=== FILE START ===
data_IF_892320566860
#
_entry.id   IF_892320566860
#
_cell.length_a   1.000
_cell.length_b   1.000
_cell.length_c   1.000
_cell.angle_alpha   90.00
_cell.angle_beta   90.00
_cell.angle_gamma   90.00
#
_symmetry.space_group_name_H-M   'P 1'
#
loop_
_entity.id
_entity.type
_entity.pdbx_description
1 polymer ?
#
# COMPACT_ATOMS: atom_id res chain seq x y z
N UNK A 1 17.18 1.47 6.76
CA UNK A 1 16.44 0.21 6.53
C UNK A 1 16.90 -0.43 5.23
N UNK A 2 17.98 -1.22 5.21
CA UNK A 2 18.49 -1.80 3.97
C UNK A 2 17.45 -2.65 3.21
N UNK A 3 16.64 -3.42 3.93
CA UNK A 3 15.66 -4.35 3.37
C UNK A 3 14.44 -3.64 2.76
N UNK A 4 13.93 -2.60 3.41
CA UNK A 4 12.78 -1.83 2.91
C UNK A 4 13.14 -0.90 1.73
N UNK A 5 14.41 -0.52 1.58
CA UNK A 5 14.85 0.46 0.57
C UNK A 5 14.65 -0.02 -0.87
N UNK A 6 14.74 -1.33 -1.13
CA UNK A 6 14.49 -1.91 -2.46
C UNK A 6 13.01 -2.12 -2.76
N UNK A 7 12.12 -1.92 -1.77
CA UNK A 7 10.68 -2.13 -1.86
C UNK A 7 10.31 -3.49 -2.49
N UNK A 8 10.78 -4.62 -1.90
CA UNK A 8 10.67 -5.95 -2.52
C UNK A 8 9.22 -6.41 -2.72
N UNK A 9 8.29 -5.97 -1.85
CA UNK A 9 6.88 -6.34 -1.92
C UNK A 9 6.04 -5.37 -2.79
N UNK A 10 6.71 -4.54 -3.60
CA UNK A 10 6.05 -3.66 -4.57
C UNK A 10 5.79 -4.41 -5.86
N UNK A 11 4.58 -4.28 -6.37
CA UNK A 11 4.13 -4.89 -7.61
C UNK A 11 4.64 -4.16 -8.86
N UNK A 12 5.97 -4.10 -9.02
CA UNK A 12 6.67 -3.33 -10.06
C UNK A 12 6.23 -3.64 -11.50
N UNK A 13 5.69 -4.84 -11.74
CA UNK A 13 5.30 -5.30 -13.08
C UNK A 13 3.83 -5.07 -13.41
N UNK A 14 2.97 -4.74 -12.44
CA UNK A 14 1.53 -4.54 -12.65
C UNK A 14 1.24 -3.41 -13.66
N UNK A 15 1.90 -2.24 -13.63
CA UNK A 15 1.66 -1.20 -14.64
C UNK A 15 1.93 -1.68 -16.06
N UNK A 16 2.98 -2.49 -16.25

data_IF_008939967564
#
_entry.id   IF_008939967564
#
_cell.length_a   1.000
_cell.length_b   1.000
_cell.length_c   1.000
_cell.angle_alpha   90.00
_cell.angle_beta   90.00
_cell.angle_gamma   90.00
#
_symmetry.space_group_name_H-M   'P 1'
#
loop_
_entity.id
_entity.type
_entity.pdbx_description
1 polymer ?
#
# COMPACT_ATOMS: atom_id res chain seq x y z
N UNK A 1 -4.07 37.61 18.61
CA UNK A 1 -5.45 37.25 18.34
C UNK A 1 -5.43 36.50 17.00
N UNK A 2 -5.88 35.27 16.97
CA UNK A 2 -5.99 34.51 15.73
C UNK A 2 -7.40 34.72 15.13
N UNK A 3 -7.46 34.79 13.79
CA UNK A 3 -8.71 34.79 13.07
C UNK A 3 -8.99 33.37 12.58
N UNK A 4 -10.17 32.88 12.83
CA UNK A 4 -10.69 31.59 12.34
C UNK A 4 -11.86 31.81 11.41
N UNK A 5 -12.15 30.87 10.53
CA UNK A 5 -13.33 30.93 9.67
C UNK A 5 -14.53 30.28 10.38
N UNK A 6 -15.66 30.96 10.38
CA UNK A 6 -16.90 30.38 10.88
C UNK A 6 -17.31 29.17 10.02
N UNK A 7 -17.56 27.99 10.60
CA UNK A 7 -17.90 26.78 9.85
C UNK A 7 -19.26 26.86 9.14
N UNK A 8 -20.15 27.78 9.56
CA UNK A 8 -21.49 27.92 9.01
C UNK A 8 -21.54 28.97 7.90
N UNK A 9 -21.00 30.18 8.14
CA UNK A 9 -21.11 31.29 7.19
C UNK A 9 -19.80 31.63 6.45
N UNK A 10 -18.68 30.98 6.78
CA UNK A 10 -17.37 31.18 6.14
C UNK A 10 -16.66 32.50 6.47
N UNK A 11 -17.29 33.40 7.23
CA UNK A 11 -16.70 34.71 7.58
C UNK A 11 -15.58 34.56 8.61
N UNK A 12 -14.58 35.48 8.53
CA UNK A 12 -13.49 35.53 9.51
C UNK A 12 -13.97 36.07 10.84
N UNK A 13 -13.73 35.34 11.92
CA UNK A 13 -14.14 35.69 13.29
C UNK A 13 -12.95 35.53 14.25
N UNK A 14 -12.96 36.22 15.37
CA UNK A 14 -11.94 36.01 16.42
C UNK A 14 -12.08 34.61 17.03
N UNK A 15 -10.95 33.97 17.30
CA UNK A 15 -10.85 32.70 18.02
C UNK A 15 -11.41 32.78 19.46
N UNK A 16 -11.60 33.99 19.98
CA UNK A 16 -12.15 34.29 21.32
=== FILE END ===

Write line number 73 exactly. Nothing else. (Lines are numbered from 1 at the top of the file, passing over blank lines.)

_cell.length_c   1.000